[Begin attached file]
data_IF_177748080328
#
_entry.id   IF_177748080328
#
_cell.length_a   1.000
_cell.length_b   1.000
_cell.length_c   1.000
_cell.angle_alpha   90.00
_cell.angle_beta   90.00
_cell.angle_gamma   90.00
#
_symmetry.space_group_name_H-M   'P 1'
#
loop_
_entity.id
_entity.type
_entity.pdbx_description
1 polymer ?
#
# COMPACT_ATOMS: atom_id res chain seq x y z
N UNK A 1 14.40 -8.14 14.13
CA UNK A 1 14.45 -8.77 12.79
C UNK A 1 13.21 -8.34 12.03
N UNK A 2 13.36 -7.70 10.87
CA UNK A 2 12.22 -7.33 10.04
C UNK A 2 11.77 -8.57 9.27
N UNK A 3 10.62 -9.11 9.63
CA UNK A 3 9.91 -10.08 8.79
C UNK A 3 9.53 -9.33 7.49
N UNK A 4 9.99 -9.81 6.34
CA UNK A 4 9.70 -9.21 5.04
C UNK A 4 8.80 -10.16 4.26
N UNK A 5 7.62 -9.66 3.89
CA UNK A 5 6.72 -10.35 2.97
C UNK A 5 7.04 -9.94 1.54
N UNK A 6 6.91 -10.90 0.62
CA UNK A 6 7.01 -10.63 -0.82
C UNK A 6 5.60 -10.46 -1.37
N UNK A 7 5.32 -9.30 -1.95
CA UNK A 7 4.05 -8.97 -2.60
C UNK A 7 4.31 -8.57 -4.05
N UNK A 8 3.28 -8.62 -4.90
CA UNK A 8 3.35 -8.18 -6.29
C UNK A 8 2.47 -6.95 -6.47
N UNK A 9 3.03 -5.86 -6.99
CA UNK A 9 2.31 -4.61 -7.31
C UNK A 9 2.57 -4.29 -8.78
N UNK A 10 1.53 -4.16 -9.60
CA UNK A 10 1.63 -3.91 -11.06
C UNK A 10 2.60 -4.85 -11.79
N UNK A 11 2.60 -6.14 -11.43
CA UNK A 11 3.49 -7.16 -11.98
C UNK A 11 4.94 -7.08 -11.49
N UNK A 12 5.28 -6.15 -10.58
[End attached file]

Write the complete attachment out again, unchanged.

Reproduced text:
data_IF_177748080328
#
_entry.id   IF_177748080328
#
_cell.length_a   1.000
_cell.length_b   1.000
_cell.length_c   1.000
_cell.angle_alpha   90.00
_cell.angle_beta   90.00
_cell.angle_gamma   90.00
#
_symmetry.space_group_name_H-M   'P 1'
#
loop_
_entity.id
_entity.type
_entity.pdbx_description
1 polymer ?
#
# COMPACT_ATOMS: atom_id res chain seq x y z
N UNK A 1 14.40 -8.14 14.13
CA UNK A 1 14.45 -8.77 12.79
C UNK A 1 13.21 -8.34 12.03
N UNK A 2 13.36 -7.70 10.87
CA UNK A 2 12.22 -7.33 10.04
C UNK A 2 11.77 -8.57 9.27
N UNK A 3 10.62 -9.11 9.63
CA UNK A 3 9.91 -10.08 8.79
C UNK A 3 9.53 -9.33 7.49
N UNK A 4 9.99 -9.81 6.34
CA UNK A 4 9.70 -9.21 5.04
C UNK A 4 8.80 -10.16 4.26
N UNK A 5 7.62 -9.66 3.89
CA UNK A 5 6.72 -10.35 2.97
C UNK A 5 7.04 -9.94 1.54
N UNK A 6 6.91 -10.90 0.62
CA UNK A 6 7.01 -10.63 -0.82
C UNK A 6 5.60 -10.46 -1.37
N UNK A 7 5.32 -9.30 -1.95
CA UNK A 7 4.05 -8.97 -2.60
C UNK A 7 4.31 -8.57 -4.05
N UNK A 8 3.28 -8.62 -4.90
CA UNK A 8 3.35 -8.18 -6.29
C UNK A 8 2.47 -6.95 -6.47
N UNK A 9 3.03 -5.86 -6.99
CA UNK A 9 2.31 -4.61 -7.31
C UNK A 9 2.57 -4.29 -8.78
N UNK A 10 1.53 -4.16 -9.60
CA UNK A 10 1.63 -3.91 -11.06
C UNK A 10 2.60 -4.85 -11.79
N UNK A 11 2.60 -6.14 -11.43
CA UNK A 11 3.49 -7.16 -11.98
C UNK A 11 4.94 -7.08 -11.49
N UNK A 12 5.28 -6.15 -10.58